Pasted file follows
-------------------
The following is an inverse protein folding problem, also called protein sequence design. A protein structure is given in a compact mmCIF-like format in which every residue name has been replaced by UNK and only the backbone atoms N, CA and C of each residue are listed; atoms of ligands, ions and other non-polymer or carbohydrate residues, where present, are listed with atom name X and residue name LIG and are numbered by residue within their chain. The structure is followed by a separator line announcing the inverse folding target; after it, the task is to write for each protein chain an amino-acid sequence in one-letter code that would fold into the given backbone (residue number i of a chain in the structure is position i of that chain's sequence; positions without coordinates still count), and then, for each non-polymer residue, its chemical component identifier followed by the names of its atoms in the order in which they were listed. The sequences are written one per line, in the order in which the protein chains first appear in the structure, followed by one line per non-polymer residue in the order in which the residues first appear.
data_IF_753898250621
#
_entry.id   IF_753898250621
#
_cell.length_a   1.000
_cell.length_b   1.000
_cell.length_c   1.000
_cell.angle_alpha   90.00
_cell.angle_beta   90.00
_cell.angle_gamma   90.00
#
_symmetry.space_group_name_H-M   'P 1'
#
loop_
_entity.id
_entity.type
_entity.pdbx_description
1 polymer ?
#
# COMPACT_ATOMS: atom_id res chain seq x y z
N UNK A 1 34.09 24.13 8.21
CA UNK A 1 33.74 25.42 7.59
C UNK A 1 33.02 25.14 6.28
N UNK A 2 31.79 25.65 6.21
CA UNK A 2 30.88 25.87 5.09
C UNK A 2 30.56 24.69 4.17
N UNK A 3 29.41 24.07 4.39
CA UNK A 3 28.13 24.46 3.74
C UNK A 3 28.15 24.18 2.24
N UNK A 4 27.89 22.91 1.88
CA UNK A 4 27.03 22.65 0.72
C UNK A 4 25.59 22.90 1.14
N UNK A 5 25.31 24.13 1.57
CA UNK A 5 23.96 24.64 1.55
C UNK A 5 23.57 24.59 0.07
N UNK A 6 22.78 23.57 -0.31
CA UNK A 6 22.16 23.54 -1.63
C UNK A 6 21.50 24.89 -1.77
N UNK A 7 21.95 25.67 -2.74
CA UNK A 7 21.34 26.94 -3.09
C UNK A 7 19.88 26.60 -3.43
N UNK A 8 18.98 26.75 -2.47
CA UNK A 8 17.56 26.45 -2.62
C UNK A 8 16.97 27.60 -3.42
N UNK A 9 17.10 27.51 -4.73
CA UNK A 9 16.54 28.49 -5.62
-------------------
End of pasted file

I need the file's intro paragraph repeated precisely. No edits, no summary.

The following is an inverse protein folding problem, also called protein sequence design. A protein structure is given in a compact mmCIF-like format in which every residue name has been replaced by UNK and only the backbone atoms N, CA and C of each residue are listed; atoms of ligands, ions and other non-polymer or carbohydrate residues, where present, are listed with atom name X and residue name LIG and are numbered by residue within their chain. The structure is followed by a separator line announcing the inverse folding target; after it, the task is to write for each protein chain an amino-acid sequence in one-letter code that would fold into the given backbone (residue number i of a chain in the structure is position i of that chain's sequence; positions without coordinates still count), and then, for each non-polymer residue, its chemical component identifier followed by the names of its atoms in the order in which they were listed. The sequences are written one per line, in the order in which the protein chains first appear in the structure, followed by one line per non-polymer residue in the order in which the residues first appear.